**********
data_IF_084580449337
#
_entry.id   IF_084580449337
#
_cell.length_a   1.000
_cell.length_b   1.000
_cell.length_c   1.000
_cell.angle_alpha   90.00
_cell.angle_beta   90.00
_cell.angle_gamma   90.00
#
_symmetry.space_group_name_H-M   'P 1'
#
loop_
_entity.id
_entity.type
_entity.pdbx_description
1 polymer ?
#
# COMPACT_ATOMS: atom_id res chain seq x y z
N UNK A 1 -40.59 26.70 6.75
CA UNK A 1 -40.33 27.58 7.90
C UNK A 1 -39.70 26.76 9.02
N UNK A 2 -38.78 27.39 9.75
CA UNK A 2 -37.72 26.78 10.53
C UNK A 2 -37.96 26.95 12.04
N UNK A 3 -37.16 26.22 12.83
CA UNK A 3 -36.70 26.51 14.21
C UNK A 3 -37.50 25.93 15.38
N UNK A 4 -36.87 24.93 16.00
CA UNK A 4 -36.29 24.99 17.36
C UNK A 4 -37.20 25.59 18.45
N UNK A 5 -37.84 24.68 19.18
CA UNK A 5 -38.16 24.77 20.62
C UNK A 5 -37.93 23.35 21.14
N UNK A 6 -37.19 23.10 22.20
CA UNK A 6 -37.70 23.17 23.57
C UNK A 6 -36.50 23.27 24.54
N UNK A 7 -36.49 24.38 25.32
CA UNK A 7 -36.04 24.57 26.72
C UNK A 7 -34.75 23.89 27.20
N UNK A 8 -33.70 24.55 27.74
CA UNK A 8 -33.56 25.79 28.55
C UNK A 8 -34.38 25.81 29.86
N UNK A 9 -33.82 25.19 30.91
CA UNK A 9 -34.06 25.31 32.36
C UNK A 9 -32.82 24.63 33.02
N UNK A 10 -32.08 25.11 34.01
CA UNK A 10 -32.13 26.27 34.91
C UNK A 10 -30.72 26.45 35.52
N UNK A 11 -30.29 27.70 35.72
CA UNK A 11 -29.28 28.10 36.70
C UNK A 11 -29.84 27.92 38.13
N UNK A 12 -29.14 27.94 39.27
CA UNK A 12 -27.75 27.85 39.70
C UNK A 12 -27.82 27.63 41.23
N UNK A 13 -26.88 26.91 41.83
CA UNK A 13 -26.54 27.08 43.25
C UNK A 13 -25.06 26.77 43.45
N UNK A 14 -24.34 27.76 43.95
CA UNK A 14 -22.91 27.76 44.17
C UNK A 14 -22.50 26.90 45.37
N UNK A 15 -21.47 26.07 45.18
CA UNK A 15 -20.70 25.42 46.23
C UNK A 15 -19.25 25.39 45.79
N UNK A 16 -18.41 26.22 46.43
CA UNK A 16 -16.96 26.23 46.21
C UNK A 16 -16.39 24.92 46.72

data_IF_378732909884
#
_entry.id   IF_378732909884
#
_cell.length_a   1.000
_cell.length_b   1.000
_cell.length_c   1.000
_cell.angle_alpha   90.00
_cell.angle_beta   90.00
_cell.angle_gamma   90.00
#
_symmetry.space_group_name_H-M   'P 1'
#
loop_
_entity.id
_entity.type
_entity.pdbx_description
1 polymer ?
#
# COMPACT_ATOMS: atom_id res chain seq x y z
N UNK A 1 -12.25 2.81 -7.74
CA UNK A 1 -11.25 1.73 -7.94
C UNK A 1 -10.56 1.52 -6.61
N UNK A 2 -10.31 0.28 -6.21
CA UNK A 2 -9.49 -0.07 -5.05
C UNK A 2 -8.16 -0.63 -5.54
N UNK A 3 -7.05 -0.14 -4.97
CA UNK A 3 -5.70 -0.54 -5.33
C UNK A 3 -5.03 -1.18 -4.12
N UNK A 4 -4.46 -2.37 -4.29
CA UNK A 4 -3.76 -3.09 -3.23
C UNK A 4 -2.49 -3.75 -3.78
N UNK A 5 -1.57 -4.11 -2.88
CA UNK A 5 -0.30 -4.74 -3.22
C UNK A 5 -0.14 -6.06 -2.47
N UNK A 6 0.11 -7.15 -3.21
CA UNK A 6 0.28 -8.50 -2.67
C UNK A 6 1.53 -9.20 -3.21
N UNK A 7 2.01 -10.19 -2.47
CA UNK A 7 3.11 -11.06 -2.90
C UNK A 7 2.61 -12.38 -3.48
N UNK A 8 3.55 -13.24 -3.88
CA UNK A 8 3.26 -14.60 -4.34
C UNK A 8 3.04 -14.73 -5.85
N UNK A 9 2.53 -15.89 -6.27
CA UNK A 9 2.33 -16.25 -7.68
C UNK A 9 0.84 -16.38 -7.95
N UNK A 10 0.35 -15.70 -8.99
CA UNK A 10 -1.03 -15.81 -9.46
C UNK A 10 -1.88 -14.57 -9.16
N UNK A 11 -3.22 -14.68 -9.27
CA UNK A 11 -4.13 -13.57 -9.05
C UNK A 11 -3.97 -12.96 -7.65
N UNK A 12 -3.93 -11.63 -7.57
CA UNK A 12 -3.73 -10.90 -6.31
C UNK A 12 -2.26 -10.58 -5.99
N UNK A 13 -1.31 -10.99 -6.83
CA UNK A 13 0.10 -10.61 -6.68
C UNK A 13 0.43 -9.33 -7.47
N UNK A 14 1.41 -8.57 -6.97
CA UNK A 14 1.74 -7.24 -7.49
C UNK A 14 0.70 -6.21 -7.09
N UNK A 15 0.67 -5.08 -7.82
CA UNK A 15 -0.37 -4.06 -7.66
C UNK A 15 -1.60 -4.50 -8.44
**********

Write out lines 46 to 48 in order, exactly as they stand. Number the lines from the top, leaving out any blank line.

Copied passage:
CA UNK A 9 -34.06 25.31 32.36
C UNK A 9 -32.82 24.63 33.02
N UNK A 10 -32.08 25.11 34.01